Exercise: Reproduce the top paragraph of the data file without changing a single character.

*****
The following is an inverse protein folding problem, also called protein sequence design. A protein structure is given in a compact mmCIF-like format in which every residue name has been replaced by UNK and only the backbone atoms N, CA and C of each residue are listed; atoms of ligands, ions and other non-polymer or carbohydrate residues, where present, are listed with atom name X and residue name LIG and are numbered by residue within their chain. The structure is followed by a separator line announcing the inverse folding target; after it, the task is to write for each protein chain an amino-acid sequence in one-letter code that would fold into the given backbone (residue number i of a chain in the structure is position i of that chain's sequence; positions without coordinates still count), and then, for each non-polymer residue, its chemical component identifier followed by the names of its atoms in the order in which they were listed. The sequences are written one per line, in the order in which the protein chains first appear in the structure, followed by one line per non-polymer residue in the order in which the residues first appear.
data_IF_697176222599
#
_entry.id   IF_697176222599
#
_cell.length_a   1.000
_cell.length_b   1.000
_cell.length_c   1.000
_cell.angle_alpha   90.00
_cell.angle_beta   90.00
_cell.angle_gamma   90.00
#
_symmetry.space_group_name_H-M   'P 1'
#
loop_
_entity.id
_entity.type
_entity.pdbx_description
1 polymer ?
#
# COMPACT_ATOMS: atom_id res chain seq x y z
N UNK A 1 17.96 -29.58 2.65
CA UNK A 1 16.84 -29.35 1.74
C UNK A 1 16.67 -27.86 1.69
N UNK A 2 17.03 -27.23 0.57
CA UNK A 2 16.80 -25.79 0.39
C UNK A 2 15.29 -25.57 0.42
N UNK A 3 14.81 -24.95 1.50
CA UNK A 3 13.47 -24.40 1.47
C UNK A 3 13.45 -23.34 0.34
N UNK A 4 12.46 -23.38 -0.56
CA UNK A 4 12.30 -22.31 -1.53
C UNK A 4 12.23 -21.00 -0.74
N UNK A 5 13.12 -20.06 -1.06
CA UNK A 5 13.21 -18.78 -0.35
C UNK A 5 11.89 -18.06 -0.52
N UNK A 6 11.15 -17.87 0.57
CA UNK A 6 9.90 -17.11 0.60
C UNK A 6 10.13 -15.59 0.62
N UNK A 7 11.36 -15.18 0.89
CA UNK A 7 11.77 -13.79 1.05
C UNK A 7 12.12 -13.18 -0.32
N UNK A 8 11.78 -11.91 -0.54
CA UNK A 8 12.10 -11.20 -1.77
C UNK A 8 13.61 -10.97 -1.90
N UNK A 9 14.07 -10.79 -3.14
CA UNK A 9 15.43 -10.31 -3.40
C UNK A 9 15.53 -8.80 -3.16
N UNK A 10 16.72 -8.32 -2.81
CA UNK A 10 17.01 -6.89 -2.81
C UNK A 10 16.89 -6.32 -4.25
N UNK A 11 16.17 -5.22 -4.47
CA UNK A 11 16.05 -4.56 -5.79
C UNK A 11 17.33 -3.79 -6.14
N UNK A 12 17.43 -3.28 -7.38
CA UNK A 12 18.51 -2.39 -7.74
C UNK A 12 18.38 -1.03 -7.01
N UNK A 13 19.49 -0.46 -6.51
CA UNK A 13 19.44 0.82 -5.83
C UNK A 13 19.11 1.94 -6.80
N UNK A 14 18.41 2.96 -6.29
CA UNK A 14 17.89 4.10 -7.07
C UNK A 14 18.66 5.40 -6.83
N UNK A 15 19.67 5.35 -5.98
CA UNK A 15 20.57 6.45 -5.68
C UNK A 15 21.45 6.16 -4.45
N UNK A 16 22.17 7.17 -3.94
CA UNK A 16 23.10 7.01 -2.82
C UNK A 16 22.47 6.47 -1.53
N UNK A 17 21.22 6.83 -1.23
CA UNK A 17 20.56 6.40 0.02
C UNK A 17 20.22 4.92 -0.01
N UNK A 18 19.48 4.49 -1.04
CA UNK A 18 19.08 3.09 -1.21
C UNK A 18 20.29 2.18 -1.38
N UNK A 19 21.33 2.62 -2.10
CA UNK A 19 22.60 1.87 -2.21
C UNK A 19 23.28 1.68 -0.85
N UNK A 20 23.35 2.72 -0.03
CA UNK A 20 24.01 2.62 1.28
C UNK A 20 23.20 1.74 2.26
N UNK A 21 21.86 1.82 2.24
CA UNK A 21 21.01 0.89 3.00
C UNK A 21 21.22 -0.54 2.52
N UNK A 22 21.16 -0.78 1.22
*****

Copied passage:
The following is an inverse protein folding problem, also called protein sequence design. A protein structure is given in a compact mmCIF-like format in which every residue name has been replaced by UNK and only the backbone atoms N, CA and C of each residue are listed; atoms of ligands, ions and other non-polymer or carbohydrate residues, where present, are listed with atom name X and residue name LIG and are numbered by residue within their chain. The structure is followed by a separator line announcing the inverse folding target; after it, the task is to write for each protein chain an amino-acid sequence in one-letter code that would fold into the given backbone (residue number i of a chain in the structure is position i of that chain's sequence; positions without coordinates still count), and then, for each non-polymer residue, its chemical component identifier followed by the names of its atoms in the order in which they were listed. The sequences are written one per line, in the order in which the protein chains first appear in the structure, followed by one line per non-polymer residue in the order in which the residues first appear.